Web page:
September 26, 2008
Bike Rides to Work Pump Up Tiffany Mason `07
Howell Celebrates Golden Anniversary with a Film
Haney Howell’s first job 50 years ago involved putting country preachers on WLSB in his hometown of Copperhill, Tenn. “We called it ‘a dollar a hollar’ because it was $30 for 30 minutes,” he said.
Howell recently reflected on his passion for radio and wondered what was happening at small stations around South Carolina. His discovery is a 28-minute labor of love, a documentary called “Losing Their Voices: A Look at Local Radio in South Carolina.”
Co-producing the documentary was Mark Nortz, an instructor with Howell in Winthrop’s mass communication department.
Howell, an associate professor who came to Winthrop in 1988, narrated and produced the work over two years, while Nortz handled photography and the long, tedious job of editing.
The documentary will air on Southern Lens on SCETV on Oct. 9, become part of the documentary rotation at the Newseum in Washington, D.C., and go into national distribution on public television.
Howell yearned to be on the radio since he stayed awake late at night as a child listening to AM stations from coast to coast. He received his ham radio license when he was 14 and has been involved with radio or television every year since. “I consider myself truly fortunate to have worked in a profession I love for my entire career,” he said. “I tell my students that if there was a market for a red-haired hillbilly from East Tennessee at CBS, surely they can succeed as well.”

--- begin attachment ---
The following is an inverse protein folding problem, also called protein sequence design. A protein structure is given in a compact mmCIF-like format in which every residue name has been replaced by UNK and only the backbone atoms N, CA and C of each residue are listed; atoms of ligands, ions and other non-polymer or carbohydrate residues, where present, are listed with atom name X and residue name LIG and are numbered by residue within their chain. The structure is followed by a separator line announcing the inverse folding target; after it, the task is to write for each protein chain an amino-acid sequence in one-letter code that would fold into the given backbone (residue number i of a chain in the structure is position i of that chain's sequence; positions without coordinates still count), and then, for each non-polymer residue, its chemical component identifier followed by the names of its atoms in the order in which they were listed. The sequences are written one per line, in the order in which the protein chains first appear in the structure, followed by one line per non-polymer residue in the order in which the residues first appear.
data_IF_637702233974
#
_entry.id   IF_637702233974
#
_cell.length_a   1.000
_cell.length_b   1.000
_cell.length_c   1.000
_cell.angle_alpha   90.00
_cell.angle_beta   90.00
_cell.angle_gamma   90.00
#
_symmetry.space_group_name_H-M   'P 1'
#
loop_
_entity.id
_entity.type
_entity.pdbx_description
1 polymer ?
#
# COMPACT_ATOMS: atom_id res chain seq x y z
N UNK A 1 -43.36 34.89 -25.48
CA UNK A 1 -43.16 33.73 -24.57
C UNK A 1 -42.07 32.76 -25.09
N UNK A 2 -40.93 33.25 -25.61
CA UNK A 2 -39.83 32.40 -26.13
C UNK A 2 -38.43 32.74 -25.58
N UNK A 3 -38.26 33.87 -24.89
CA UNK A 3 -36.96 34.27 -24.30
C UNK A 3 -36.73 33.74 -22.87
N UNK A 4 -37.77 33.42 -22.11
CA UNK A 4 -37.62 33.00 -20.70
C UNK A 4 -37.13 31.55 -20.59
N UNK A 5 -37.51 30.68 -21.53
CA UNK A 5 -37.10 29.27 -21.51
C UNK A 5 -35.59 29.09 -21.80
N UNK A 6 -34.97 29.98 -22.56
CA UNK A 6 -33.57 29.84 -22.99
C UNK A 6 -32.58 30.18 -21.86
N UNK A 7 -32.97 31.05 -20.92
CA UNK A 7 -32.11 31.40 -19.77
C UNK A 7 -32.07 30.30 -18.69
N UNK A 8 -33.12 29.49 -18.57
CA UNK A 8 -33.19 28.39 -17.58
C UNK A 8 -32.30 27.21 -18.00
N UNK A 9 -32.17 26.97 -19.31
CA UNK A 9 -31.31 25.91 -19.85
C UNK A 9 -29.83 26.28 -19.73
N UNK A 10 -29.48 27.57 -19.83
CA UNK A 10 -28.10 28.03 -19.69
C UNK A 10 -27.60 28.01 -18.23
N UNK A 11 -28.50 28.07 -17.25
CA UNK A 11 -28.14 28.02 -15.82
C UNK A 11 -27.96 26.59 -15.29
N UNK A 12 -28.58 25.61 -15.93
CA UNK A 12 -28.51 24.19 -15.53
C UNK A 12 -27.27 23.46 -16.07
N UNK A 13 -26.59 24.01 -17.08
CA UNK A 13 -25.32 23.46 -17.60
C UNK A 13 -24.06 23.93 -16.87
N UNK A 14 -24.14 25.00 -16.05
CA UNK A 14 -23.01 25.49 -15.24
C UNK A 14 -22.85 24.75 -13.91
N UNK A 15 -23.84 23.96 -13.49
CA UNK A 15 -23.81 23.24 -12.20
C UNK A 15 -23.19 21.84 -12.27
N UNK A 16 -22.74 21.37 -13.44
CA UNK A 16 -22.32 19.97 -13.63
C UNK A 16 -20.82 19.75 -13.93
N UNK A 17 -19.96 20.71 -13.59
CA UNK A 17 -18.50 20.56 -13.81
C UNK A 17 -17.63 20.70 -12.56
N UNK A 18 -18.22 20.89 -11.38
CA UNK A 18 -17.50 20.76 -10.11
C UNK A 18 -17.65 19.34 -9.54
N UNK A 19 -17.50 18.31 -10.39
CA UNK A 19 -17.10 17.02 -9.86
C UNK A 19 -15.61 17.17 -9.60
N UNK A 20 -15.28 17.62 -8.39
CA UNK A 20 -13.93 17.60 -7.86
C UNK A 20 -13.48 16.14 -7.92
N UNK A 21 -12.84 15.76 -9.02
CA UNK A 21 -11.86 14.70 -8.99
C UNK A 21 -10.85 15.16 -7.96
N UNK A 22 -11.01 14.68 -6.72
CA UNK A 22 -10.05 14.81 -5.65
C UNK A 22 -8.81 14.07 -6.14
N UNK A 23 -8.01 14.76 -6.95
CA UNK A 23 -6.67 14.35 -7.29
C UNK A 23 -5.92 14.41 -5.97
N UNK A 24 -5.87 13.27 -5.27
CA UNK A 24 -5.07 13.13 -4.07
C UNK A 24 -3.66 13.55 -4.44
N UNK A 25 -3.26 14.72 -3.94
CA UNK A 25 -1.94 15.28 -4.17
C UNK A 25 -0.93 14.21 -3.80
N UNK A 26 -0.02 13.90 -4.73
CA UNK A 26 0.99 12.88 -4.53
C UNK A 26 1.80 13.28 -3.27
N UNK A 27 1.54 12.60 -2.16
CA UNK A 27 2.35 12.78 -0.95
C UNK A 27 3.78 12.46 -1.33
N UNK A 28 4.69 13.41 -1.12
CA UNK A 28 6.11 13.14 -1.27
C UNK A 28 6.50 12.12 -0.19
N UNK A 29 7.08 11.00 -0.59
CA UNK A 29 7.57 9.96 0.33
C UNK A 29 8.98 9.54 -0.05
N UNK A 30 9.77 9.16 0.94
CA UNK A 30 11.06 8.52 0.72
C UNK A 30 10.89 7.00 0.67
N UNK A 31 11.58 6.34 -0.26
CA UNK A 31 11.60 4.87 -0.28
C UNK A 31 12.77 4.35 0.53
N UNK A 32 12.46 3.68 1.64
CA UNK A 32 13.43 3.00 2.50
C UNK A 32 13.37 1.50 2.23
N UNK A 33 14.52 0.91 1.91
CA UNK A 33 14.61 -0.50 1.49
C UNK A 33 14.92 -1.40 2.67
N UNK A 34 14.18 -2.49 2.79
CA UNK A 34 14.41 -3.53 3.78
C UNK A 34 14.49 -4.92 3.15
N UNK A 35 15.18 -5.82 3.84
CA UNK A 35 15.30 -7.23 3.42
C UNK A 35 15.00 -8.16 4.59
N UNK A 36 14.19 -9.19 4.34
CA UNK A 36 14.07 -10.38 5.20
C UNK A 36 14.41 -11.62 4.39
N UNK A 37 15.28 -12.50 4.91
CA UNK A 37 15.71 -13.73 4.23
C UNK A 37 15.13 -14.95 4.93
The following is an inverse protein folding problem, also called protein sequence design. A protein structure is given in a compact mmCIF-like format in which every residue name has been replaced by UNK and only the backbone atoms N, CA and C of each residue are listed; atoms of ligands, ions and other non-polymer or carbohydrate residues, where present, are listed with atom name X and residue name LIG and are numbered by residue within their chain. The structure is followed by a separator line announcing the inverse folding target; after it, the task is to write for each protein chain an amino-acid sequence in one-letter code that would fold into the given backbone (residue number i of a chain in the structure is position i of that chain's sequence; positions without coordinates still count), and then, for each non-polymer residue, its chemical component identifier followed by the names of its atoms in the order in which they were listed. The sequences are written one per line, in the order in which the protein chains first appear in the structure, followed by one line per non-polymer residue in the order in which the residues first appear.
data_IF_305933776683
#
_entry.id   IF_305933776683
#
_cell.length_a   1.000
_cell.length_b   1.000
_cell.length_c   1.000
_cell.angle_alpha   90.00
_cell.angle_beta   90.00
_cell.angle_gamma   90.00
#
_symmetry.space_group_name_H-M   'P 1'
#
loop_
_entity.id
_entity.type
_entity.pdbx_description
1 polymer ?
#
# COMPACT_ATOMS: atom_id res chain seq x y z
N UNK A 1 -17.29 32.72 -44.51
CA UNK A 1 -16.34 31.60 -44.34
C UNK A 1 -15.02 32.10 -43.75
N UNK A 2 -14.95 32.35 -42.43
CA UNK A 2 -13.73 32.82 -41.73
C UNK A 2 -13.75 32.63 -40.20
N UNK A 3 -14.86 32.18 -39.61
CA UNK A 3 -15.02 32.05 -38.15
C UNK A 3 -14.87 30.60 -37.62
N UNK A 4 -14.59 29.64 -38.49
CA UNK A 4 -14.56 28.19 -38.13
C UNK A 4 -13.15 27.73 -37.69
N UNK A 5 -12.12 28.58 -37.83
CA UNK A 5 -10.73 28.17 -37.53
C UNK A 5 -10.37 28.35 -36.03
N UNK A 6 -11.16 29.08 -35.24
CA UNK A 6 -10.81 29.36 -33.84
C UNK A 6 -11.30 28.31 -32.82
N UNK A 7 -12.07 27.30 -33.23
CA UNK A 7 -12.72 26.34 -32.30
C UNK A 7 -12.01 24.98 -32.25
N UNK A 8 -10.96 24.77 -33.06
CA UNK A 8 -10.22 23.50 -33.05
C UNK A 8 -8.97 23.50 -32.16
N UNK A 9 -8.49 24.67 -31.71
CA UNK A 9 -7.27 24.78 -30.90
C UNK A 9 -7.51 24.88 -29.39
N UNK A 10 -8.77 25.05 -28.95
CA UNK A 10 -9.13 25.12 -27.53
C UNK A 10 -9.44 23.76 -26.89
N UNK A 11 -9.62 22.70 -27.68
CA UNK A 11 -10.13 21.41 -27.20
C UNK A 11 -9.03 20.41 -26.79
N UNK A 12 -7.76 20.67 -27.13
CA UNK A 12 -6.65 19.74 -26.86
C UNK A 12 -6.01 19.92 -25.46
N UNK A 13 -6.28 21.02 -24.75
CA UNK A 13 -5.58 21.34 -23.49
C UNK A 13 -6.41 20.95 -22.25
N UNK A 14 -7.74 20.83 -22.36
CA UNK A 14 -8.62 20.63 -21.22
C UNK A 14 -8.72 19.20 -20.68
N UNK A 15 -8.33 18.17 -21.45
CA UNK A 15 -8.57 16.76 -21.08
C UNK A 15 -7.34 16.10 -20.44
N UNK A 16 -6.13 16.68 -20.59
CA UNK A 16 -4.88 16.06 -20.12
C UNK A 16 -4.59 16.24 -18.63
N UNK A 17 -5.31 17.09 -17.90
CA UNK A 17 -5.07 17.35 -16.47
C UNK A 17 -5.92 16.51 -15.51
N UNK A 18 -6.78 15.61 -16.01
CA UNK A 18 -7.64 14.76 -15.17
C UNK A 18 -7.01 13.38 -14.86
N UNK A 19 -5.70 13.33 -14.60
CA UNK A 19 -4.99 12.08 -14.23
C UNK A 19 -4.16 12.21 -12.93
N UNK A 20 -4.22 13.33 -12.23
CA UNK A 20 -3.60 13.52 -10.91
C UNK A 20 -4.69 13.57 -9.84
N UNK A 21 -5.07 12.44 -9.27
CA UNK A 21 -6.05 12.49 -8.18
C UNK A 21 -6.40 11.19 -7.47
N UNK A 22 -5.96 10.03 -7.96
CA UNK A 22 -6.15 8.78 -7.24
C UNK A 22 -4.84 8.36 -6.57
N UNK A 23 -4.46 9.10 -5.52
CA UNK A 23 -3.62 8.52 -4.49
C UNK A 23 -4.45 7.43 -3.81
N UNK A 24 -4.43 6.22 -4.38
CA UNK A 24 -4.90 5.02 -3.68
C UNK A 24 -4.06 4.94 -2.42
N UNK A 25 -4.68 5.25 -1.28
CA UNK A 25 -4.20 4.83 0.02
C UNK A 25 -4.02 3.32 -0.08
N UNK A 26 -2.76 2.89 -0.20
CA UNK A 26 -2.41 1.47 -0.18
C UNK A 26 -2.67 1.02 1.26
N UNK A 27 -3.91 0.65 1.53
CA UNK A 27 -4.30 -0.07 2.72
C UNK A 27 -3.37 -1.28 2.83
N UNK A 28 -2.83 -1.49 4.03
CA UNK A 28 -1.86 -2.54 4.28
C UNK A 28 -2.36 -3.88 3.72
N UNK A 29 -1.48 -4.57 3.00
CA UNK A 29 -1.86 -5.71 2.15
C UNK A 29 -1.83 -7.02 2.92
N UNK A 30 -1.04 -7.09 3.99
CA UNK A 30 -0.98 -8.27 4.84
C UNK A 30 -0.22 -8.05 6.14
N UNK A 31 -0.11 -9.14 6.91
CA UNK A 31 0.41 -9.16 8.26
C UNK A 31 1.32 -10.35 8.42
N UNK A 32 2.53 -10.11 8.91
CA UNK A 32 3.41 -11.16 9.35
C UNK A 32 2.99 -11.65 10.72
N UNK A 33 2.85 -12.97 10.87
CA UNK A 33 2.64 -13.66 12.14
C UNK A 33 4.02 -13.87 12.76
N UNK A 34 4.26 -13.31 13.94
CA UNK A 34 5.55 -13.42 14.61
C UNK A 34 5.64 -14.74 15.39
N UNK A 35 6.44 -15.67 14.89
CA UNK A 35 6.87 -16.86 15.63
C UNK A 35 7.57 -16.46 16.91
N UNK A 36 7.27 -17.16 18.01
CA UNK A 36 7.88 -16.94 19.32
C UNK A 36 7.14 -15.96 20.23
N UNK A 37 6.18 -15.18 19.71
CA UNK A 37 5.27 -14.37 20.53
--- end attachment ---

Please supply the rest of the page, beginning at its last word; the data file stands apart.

All it takes, he said, is hard work, persistence and being in the right place at the right time. Howell earned his network stripes by covering the Vietnam war, adding that he is very proud he worked at CBS during the Walter Cronkite era.
“I was most fortunate to work with folks like Dan Rather, Ed Bradley, Bob Scheifer and many others,” he said. His years at ABC Radio in New York were his “Ph.D. in news” where he was in charge of four networks with a newsroom full of anchors and editors.
Next he worked in Denver when the new technology was first used for television. His station had one of the first helicopters, as well as live trucks.
Why did he leave on-air work? “I come from a family of teachers, and I taught enough in graduate school to know I wanted to work at the university level.”
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